Spastic diplegia

Other cerebral palsies can be more variable and severe in prognosis.

Spastic hemiplegia is accompanied by

Spastic quadriplegia

Athetoid cerebral palsy

Ataxic cerebral palsy is rare. A child who presents with ataxia and developmental delay should be evaluated for underlying disorders such as juvenile Huntington disease or ataxia-telangiectasia.


Caring for the child who has cerebral palsy requires a multidisciplinary approach that involves physicians, physical and occupational therapists, speech pathologists, social workers, and educators. Adaptive equipment such as braces, motorized chairs, and communication boards may be necessary. Nutritional guidance is important, and feeding devices may be necessary because of dysfunctional swallowing and aspiration risk. Spasticity may be managed with drug treatment (benzodiazepines, dantrolene, and baclofen), intrathecal baclofen pumps, dorsal root rhizotomy, or intramuscular botulinum toxin injections. Parental support, including visiting health nurse, financial counseling, and respite care, can be extremely helpful.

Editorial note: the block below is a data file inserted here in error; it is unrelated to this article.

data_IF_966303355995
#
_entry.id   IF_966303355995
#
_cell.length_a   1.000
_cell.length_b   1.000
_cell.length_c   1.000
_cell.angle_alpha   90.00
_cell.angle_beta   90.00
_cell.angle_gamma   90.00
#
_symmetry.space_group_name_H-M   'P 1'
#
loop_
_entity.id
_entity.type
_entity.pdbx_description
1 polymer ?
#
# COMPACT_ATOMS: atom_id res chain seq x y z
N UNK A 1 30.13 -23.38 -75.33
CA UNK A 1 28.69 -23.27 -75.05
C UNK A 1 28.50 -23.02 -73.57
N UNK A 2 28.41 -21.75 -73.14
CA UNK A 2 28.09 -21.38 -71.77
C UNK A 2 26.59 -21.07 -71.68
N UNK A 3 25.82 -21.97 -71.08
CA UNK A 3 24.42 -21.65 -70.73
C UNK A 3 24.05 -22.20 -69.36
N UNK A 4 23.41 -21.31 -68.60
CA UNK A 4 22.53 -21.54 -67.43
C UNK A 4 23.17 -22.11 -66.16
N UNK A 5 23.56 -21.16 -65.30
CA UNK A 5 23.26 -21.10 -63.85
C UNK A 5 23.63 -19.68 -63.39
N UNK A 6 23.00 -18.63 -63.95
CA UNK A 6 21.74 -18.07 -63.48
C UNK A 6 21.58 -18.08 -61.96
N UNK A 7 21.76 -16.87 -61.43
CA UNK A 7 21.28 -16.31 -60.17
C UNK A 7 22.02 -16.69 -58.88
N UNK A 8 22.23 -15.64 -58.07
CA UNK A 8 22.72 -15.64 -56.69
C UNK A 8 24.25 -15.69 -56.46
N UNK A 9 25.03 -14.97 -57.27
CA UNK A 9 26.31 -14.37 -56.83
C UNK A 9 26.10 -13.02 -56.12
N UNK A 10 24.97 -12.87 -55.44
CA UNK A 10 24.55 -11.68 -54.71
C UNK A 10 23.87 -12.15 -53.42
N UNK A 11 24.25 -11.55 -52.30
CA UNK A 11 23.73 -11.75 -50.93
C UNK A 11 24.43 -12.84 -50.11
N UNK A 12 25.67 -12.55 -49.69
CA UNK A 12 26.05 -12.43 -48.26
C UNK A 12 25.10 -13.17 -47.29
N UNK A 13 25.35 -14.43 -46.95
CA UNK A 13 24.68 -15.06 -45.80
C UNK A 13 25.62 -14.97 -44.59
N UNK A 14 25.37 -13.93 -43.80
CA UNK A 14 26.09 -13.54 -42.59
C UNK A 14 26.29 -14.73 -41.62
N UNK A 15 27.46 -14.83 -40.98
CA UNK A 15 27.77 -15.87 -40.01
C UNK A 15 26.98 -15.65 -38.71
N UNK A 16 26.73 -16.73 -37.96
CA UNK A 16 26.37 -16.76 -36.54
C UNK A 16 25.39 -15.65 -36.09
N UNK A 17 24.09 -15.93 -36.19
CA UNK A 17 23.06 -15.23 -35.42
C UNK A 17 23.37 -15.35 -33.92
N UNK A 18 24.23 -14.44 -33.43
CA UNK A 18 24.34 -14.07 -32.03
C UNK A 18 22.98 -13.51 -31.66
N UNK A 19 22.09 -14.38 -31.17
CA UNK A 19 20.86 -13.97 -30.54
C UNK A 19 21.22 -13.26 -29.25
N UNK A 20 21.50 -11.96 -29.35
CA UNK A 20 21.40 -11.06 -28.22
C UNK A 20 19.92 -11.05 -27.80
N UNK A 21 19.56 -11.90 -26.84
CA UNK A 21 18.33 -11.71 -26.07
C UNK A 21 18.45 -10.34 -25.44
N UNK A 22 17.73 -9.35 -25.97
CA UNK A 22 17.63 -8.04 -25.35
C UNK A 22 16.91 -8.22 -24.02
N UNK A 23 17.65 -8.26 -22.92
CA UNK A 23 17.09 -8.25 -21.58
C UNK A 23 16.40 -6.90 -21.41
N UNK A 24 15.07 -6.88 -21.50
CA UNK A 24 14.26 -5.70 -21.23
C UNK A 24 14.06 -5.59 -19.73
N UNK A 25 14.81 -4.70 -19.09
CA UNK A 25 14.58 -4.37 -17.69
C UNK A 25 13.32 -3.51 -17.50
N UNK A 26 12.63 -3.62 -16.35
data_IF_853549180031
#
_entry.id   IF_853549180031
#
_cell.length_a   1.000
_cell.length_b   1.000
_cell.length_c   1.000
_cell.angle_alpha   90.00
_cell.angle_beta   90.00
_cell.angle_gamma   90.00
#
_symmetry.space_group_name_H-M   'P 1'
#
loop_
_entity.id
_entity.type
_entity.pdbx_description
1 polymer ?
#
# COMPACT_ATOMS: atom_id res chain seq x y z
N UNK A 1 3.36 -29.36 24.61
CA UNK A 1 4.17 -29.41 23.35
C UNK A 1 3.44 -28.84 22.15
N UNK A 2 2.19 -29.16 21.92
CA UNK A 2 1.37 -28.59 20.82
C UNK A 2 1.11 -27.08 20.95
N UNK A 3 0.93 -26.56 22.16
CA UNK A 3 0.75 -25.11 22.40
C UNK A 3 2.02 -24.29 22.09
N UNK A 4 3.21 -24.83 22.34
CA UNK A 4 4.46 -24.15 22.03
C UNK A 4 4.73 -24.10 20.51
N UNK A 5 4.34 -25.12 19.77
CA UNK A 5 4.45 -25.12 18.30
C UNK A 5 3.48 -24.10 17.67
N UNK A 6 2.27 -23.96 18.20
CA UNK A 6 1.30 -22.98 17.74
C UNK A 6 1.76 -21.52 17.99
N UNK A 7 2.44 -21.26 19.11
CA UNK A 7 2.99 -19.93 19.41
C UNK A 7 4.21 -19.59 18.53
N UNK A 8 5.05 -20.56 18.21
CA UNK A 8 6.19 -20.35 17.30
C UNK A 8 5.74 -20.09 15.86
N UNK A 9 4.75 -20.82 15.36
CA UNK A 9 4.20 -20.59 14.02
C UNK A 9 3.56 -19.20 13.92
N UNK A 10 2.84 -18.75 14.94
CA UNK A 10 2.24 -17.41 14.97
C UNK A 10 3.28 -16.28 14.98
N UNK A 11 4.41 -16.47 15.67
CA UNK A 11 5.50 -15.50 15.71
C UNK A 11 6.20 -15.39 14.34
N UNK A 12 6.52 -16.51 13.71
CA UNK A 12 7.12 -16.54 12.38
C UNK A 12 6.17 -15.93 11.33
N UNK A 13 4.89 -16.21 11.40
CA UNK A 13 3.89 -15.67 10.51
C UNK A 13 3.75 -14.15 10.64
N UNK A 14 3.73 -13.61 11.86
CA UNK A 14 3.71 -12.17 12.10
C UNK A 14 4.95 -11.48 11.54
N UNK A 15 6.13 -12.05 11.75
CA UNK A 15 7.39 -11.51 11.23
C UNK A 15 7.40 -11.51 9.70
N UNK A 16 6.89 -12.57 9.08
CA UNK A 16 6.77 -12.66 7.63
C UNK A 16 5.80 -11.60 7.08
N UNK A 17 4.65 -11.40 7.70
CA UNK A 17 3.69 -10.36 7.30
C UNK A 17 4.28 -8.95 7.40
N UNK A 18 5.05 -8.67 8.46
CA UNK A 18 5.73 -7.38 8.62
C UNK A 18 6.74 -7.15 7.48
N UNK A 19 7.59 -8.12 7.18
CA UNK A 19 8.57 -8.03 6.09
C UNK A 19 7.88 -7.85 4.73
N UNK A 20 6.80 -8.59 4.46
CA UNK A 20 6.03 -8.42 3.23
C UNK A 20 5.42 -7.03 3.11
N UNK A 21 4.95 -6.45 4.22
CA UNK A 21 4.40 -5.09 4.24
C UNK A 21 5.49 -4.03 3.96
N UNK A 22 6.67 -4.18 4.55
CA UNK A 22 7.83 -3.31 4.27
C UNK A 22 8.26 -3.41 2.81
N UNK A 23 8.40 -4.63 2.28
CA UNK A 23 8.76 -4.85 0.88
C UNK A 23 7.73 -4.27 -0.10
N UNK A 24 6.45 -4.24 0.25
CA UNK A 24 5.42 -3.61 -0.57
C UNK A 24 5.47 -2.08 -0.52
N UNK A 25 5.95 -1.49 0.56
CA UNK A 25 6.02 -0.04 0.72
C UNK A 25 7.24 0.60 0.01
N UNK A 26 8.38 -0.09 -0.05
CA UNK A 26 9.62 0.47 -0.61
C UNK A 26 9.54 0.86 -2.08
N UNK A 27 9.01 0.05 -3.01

Haslam RH. Encephalopathies: cerebral palsy. In: Behrman RE, Kliegman
RM, Jenson HB, eds. Nelson Textbook of Pediatrics. 16th ed.
Philadelphia, Pa: WB Saunders Co; 2000:1843-1845
Liptak GS. The pediatrician's role in caring for the developmentally
disabled child. Pediatr Rev. 1996;17:203-210